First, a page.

Gourmet Society has sent me their infographic primer about Filipino Food Dining Etiquette. I thought it’s funny and really informative for non-Filipinos on what to expect whenever they dine with our tribe 🙂
Infographics Created by Gourmet Society Philippines
Excerpt from Gourmet Society
Everyone arrives late. Yup, fashionably late is still en vogue here. It’s a bit of a vicious cycle, really. Filipinos are known to be habitually tardy, and the few that try to be on time often get burned, meaning nobody else shows up at the appointed hour so they just give up making the effort.
The general rule of thumb to Filipino time is this: 15 minutes is early, 1 hour is late but still acceptable, and 30 minutes is just right. Arrive on the dot and expect a “you’re early!” from your host.
A spoon and fork are all we need. As eating goes, we’re quite a simple bunch. A spoon and a fork are all that’s necessary, with both doing double duty if need be. A regular spoon is also the soup spoon, and can even act as a knife in a pinch. Knives are only set in restaurants, or when serving steaks.
We’re not barbarians, however. A serving spoon is still de rigeur.
Don’t call your hostess “hostess”. That is, unless you’re fairly sure that the crowd you’re rolling with (mostly upper class) uses it in the traditional sense. In most circles, the word has a different meaning, corrupted by male machismo and puritanical social norms: it’s a euphemism for a lady of the night.
Burping is perfectly normal. But only if said burpee (burper?) covers his or her mouth and tries to look like they’re trying to be discreet about it.
Don’t leave the table until everyone is done eating. Okay, this is normal with almost any other nationality. However, don’t think that just because Filipinos are casual and laid back means you can eat and run. Just sit back, relax, and enjoy the chatter, ok?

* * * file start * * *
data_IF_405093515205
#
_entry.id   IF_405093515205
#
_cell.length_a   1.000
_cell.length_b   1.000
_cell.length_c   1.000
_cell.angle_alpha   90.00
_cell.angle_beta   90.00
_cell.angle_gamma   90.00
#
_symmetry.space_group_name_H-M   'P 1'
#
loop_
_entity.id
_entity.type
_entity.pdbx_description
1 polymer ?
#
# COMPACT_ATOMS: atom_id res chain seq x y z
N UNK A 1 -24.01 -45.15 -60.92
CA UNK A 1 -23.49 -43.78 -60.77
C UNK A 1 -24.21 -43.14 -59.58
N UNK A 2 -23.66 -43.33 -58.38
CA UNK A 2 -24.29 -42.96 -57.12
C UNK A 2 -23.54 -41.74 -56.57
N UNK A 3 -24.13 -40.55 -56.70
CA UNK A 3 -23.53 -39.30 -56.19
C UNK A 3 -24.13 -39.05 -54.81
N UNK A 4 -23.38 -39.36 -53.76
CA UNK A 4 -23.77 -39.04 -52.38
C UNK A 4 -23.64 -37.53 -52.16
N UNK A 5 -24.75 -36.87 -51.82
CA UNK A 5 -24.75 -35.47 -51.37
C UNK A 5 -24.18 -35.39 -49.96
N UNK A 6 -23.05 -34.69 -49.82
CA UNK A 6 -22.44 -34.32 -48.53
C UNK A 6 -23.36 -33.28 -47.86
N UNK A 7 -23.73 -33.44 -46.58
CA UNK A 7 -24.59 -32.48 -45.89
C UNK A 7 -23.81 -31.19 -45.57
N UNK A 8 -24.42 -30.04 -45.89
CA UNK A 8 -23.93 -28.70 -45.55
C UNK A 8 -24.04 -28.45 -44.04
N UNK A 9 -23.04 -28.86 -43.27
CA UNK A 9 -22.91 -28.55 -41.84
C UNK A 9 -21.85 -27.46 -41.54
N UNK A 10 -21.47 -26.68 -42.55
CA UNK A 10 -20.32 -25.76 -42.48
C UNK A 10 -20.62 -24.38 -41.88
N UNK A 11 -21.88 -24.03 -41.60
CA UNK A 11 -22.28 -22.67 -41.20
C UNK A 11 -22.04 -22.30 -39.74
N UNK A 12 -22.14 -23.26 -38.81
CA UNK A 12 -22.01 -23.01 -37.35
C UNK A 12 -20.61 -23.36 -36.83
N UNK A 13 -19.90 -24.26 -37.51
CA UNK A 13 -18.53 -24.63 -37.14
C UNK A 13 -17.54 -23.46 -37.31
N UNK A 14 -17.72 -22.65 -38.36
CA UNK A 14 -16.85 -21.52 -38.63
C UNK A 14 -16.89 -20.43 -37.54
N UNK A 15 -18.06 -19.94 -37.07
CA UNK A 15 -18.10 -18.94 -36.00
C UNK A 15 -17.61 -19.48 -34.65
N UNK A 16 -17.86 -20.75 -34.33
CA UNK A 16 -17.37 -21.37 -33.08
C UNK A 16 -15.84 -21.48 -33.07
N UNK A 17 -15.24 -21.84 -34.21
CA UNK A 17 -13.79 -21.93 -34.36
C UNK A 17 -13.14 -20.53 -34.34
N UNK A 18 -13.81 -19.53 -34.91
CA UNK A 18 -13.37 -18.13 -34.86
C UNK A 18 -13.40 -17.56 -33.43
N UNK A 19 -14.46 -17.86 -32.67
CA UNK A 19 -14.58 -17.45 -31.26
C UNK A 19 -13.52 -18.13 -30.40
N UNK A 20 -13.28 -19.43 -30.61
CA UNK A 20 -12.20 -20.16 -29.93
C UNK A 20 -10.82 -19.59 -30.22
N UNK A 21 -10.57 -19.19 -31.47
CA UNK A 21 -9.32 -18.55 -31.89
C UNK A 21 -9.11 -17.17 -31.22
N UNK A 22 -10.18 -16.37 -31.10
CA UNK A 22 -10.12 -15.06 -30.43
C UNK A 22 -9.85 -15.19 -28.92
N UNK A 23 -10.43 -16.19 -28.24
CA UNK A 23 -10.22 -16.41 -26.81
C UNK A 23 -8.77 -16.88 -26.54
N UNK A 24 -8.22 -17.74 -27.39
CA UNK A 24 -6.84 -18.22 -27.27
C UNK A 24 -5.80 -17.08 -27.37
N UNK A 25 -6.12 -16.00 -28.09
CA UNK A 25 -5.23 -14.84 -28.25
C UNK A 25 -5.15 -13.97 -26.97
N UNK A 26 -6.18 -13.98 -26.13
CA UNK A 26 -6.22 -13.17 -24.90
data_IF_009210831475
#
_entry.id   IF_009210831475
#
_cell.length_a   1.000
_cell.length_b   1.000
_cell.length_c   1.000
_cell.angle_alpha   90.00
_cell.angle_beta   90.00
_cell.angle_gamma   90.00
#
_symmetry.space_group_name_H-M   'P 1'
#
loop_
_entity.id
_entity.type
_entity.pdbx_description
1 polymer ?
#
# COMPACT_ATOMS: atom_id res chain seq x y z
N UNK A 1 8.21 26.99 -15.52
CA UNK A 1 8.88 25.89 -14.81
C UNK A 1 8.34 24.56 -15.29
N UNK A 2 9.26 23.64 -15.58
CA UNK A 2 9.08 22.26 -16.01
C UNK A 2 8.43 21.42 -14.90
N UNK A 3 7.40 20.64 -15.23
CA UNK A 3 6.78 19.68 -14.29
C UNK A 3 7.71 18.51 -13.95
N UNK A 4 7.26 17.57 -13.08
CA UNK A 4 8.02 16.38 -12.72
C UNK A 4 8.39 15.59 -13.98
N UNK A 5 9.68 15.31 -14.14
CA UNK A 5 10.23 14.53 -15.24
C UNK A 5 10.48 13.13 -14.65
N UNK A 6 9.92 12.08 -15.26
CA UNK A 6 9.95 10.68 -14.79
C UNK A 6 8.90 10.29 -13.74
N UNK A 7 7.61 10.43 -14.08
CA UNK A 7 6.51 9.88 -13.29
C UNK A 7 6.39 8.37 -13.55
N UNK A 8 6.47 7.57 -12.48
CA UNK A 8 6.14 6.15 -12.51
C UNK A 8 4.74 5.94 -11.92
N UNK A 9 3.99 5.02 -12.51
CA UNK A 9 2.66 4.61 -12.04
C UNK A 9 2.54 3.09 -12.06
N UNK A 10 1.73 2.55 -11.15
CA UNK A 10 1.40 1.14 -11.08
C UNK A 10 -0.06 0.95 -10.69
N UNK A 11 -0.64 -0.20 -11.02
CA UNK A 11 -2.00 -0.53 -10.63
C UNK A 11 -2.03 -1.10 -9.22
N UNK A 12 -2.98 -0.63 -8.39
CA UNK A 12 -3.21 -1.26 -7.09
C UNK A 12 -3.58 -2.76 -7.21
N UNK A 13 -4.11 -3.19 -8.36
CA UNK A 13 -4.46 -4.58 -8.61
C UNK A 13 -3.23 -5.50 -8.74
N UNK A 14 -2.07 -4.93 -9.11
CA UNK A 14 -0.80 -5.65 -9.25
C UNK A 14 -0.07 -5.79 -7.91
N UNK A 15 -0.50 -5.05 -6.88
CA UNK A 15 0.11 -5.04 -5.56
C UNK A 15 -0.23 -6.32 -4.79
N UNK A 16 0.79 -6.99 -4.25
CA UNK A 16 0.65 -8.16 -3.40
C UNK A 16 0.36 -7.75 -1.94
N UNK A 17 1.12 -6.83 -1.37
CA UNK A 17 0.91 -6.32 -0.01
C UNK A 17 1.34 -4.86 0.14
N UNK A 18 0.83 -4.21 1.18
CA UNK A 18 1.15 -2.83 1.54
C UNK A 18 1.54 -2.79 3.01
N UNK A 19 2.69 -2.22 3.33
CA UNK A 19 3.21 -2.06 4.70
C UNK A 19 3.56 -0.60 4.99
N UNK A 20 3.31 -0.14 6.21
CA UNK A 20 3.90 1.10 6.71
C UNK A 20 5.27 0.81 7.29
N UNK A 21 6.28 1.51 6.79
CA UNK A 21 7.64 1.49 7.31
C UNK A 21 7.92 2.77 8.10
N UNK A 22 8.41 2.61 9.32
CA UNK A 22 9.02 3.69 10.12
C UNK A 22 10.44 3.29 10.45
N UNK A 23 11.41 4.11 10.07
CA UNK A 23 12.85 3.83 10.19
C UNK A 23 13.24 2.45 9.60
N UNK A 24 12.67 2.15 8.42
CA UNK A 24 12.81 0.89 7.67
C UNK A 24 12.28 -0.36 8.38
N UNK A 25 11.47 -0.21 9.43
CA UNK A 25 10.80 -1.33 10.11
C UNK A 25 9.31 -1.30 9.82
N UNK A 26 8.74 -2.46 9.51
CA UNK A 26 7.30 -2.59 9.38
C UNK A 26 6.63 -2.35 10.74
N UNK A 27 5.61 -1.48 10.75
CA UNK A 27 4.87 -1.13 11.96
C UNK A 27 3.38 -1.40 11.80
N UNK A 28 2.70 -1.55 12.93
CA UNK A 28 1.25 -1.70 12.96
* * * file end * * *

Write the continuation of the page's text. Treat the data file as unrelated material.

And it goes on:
Doggy bags are a gift. If your host takes the trouble of packing food for you, take it with a smile and say thank you, no matter how weird it makes you feel. You can pretend that it’s your parent packing your lunch for school. It’s a way of sending you home with love, see?
A dropped utensil signals an impending visitor. There’s no real logic behind this, but do play along for the fun. They say that if a fork falls to the ground, expect a male visitor, and a female if it’s a spoon.
And it’s so darn true that we always offer our meal by saying “Kain na (Let’s eat)” even to our non-Filipino colleagues. Of course, it’s different if you are invited for special celebration and food is being served. But in workplace environment, our offer, although might be sincere, is more of just expression. We will not take offense if you decline (which we actually expect you to do 🙂 ), and don’t feel awkward. It’s like the perennial “Kamusta ka? (How are you?)”, it might be again a sincere question but a simple “I’m fine, thanks” reply is enough 🙂
Can you add more to the list of Filipino Food dining etiquette? Tell me what you think!
Thank you for this – it is very illuminating.
What about elbows on the table. Putting (throwing?) cutlery in the center of the plate after having finished, picking up bowls of soup to drink directly rather than using spoons and eating foods like omelettes with hands rather than available utensils? These are all practices I have seen and I’d like to know what is consider appropriate and what isn’t.